Friday, July 23, 2010

Translation of Interview Published in Ming Pao

Scholar Hopes that Increase in Mutual Trust Will Encourage Signing of ADS and Improve the Trade Imbalance

[Note: This interview came out in Ming Pao on June 22. It is also available at The reporter misunderstood me with regard to the FIPA. My views on this are accurately represented in my recent op-ed published in the Toronto Star and reprinted in other Canadian English-language press: (]

[Ming Pao Special Report] This years marks the 40th anniversary of the establishment of diplomatic relations between Canada and China. Charles Burton, Associate Professor of Political Science at Ontario's Brock University who has served two postings as Counsellor at the Canadian Embassy in Beijing indicated that he hopes that Canada and China will formally sign an "Approved Destination Status" (ADS) agreement and a "Foreign Investment Protection Agreement" while Chinese President Hu Jintao is on an official visit to Canada this week. Moreover he hopes that there will be progressive building of mutual trust between the two nations which will lead to Canada-China relations entering into a new stage of development.

Burton was a student at Fudan University in Shanghai and from 1991 to 1993 and from 1998 to 2000 was Counsellor for Cultural Affairs and Counsellor for Political Affairs at the Embassy of Canada to China. Presently he is an associate professor of Political Science at Brock University in Ontario who has been engaged in the study of Chinese politics and Canada-China relations for many years. He is a scholar-diplomat China affairs specialist. He has written many reports on Chinese affairs for the Federal Department of Citizenship and Immigration, the Department of Foreign Affairs and International Trade and the Canadian Security Intelligence Service.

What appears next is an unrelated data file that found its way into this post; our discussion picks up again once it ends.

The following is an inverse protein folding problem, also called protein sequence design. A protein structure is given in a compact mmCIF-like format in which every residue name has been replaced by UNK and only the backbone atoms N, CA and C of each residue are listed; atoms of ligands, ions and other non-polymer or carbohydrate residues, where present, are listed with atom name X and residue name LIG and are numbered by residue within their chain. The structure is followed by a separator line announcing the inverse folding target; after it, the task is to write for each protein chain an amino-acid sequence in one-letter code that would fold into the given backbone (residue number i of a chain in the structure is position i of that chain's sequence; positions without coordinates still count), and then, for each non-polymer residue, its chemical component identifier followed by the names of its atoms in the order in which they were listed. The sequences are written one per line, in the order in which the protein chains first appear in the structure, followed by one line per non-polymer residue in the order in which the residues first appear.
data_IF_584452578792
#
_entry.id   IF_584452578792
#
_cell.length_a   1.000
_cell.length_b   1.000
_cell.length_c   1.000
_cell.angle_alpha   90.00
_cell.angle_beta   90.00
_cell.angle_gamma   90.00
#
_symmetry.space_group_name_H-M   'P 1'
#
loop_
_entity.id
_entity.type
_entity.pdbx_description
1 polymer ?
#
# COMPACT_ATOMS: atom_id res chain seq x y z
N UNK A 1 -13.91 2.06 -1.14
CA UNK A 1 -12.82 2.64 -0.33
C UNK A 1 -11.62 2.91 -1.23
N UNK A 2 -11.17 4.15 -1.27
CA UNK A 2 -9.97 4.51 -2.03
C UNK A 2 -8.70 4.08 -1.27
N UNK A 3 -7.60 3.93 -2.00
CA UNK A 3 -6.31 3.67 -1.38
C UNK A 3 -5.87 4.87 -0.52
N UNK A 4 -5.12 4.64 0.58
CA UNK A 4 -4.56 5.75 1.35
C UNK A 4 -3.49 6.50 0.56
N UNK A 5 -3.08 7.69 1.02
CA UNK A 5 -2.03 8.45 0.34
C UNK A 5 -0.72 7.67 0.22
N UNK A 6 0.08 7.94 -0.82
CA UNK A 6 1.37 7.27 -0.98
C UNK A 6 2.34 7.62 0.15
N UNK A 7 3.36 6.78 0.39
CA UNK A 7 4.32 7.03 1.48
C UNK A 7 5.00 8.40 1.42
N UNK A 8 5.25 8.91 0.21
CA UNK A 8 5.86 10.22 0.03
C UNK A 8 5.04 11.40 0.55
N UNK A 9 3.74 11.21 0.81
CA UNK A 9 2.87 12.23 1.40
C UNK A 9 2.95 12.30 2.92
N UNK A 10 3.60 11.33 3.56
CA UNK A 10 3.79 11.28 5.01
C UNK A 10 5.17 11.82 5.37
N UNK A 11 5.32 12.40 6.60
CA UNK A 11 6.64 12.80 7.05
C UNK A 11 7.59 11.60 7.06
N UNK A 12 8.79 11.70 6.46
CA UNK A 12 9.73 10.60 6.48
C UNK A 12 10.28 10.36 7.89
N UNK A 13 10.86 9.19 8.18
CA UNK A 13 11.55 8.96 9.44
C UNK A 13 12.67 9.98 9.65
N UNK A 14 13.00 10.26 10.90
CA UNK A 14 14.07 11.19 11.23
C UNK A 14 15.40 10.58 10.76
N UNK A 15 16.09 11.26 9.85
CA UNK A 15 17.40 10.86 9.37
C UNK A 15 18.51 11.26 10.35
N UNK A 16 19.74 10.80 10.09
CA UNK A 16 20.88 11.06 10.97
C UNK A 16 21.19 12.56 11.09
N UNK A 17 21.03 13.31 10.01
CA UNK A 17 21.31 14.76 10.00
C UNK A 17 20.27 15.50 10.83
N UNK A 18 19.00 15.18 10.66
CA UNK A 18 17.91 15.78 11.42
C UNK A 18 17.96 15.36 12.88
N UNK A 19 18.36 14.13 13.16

For example, in February of last year Burton published a report entitled A Reassessment of Canada's Interests in China and Options for Canada's China Policy. It systematically and penetratingly analyzed relations between Canada and China in the areas of trade and investment, immigration and consular matters, development and human rights, Taiwan, Tibet, Uyghur, Mongolian issues and Falun Gong issues as well as public diplomacy, etc. The Report makes recommendations on how to improve Canada-China relations.

Widening of the trade imbalance and the lack of success of Chretien's China Policy
Burton in his exclusive interview with the Ming Pao gave his analysis of the past Federal Liberal Government and the present Federal Conservative Government's China policies. He believes that the China policy of the federal Liberal Party under the Chretien Government was not successful. This is because the previous Liberal Government emphasized strengthening Canada-China trade relations and adopted a quiet approach to China's human rights situation. In the end China's human rights's situation did not improve and Canada's trade deficit with China got worse and worse year after year.

In the early period of the Federal Conservative Party's new Government, because Prime Minister Harper had not had the experience of being in Government previously, and because the Conservative Government was in a minority position in Parliament which meant that the domestic political situation was uncertain, Mr. Harper had no choice but the focus his attention on domestic affairs. So he had to neglect foreign affairs. Not only did he not visit China, but he also was unable to visit other countries undergoing rapid economic growth such as Russia, Brazil and India.

Now that the domestic political situation is less subject to change, Mr. Harper in recent years has repeatedly made foreign visits. These include his official visit to China in December of last year. In addition, to promote the the development of trade between Canada and China the Conservative Government has established several new consulates in China.

Beijing readjusts its policy toward Canada and increase in investment by Chinese companies
Burton believes that the coming to an understanding with Chinese President Hu Jintao on signing a "Approved Destination Status" Memorandum of Understanding when Mr. Harper visited China last December indicates that the Chinese Government has readjusted its policy to Canada. This is because the Chinese Government perceives that the Federal Liberal Party cannot return to Government in the short term. So the Chinese Government is now prepared to actively cooperate with the Conservative Government. One factor in this is that the Chinese Government does not want cool relations between Canada and China to negatively impact on the Chinese enterprises who are more and more coming to invest in Canada.